Mon | Sep 24, 2018

Water plan in the works for cane farmers

Published:Tuesday | June 30, 2015 | 12:00 AMChristopher Serju
Allan Rickards

A memorandum of understanding between the National Irrigation Commission (NIC) and the All-Island Jamaica Cane Farmers' Association (AIJCFA) should provide a consistent source of affordable water for cane farmers, many of whom have lost millions of dollars because their crops have died in the field for lack of water.

"What we are aiming at is a shift in paradigm where we are not so much provider and user in terms of our relationship with NIC, but we are partners, so we can look at the use of water for irrigation in a spirit where we both jointly identify problems and sit and identify the solutions," Allan Rickards, chairman of the AIJCFA, told The Gleaner.

He said this would mean looking at irrigation in much more efficient ways - such as moving towards drip systems instead of the popular sprinkler system - as were used in the past.

Electricity costs

Rickards explained that 70 per cent of the cost of irrigation for cane farmers in Clarendon who have been particularly hard-hit by drought goes towards the electricity to pump it.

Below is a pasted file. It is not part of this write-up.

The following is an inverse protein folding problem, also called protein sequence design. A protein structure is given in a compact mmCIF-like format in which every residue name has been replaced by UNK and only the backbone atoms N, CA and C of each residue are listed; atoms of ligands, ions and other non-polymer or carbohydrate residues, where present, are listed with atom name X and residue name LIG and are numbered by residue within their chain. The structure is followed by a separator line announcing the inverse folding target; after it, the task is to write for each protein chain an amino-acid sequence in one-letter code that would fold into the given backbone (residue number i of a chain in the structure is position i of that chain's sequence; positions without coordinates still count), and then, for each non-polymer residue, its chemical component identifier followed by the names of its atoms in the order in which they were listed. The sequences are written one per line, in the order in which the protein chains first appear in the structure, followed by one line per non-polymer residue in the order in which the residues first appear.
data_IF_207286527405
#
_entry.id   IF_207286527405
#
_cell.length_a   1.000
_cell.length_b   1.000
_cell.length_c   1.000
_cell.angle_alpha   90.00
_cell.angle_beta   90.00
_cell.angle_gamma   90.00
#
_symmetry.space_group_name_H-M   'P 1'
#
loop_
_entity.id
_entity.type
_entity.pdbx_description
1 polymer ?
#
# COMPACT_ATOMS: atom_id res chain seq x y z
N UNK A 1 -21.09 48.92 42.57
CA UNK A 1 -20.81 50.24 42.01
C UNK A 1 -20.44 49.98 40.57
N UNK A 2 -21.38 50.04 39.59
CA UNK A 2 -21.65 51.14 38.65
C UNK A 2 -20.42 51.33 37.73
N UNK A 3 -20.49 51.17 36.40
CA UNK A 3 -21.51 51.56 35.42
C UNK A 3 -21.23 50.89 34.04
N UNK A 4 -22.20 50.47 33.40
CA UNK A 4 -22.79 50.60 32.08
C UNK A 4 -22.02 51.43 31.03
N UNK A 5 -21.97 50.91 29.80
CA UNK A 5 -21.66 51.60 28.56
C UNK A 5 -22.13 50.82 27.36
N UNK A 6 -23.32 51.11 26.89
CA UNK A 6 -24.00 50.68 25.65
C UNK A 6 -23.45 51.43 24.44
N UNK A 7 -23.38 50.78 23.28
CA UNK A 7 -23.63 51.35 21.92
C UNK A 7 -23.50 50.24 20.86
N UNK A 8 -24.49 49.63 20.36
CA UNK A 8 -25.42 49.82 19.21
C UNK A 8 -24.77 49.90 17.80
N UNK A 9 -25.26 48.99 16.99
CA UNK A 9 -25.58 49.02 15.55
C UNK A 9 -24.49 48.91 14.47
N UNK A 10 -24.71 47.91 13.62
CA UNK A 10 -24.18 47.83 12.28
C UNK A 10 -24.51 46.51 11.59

For this reason, the farmers have welcomed the development of a 10-megawatt capacity co-generation facility by Pan Caribbean at its Monymusk factory in Clarendon in anticipation that it will be able to supply all its internal needs and have excess to sell to the national grid. The AIJCFA has already begun talks with Pan Caribbean with a view to establishing a quid pro quo arrangement where farmers could enjoy reduced rates for irrigation as a result of the lower electricity costs.

"If we can work out a situation where the generating capacity in Pan Caribbean at Monymusk can bite significantly into the cost of irrigation by reducing significantly the cost of the power, then what we are talking about is being able to, in a shorter time, reactivate more of the idle wells," Rickards disclosed.

"This is one of the problems now. A lot of the wells need to be reactivated. At the same time, we need jointly to establish a task force to deal and interface with the police in terms of the vandalisation that continues to take place at the pumps by people who wish to ply a not very legal scrap trade."